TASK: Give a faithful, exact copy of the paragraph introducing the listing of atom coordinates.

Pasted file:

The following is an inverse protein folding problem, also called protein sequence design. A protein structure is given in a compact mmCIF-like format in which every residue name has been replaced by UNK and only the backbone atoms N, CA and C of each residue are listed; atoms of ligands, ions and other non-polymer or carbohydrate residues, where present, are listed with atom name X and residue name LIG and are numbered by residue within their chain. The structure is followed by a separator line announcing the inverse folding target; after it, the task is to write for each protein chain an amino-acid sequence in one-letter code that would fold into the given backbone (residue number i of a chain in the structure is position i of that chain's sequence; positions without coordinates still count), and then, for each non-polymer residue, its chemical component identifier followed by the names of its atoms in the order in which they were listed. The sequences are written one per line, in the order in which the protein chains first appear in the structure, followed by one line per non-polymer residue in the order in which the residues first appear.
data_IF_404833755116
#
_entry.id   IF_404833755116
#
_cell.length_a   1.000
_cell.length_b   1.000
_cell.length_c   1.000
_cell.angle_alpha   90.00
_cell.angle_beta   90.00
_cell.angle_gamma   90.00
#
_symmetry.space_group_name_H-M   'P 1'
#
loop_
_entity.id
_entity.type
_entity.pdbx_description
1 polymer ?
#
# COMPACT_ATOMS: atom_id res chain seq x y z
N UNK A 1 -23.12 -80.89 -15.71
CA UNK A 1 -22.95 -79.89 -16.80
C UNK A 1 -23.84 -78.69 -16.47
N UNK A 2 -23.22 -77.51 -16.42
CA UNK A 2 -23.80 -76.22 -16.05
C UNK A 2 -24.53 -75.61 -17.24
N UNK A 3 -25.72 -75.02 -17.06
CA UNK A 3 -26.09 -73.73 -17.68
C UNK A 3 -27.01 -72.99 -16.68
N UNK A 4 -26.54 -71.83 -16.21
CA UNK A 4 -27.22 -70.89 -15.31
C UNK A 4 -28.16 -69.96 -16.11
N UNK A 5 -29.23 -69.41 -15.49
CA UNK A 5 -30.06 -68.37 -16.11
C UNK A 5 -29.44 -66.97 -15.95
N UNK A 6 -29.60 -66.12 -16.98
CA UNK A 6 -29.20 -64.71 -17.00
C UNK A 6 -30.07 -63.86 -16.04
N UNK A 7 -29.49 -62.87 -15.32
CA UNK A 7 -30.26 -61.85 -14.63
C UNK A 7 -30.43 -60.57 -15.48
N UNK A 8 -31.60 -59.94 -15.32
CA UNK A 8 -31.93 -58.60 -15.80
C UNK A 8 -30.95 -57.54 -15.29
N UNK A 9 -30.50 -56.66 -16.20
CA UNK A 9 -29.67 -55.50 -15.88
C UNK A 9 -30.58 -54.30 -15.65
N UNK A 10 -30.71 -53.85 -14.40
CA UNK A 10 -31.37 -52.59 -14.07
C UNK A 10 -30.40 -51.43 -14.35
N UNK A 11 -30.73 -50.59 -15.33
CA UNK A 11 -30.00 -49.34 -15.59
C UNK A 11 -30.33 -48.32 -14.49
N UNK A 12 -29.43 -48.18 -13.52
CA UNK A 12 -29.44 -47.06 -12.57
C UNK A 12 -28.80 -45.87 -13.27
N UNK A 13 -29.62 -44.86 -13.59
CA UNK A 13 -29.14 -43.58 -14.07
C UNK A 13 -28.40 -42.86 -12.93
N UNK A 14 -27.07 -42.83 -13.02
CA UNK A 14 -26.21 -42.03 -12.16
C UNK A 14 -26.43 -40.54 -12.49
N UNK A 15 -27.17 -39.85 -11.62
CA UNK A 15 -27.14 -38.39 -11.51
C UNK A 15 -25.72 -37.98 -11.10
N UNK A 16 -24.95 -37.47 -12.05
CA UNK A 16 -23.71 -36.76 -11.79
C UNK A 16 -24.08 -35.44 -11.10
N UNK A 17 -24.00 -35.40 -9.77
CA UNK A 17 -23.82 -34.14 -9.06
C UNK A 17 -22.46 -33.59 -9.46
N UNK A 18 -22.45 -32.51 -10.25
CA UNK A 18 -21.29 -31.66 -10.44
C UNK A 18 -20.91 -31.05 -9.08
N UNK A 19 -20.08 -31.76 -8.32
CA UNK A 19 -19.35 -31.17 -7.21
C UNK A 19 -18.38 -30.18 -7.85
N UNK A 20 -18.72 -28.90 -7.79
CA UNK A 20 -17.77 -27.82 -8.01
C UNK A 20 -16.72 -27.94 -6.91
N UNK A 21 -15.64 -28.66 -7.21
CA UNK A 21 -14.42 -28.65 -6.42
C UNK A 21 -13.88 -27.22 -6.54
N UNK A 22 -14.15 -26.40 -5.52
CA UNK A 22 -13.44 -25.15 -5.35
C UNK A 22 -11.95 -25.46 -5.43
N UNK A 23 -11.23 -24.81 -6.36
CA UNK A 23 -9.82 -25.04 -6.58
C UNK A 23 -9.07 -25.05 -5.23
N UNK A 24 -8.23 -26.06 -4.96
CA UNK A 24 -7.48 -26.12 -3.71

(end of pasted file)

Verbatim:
The following is an inverse protein folding problem, also called protein sequence design. A protein structure is given in a compact mmCIF-like format in which every residue name has been replaced by UNK and only the backbone atoms N, CA and C of each residue are listed; atoms of ligands, ions and other non-polymer or carbohydrate residues, where present, are listed with atom name X and residue name LIG and are numbered by residue within their chain. The structure is followed by a separator line announcing the inverse folding target; after it, the task is to write for each protein chain an amino-acid sequence in one-letter code that would fold into the given backbone (residue number i of a chain in the structure is position i of that chain's sequence; positions without coordinates still count), and then, for each non-polymer residue, its chemical component identifier followed by the names of its atoms in the order in which they were listed. The sequences are written one per line, in the order in which the protein chains first appear in the structure, followed by one line per non-polymer residue in the order in which the residues first appear.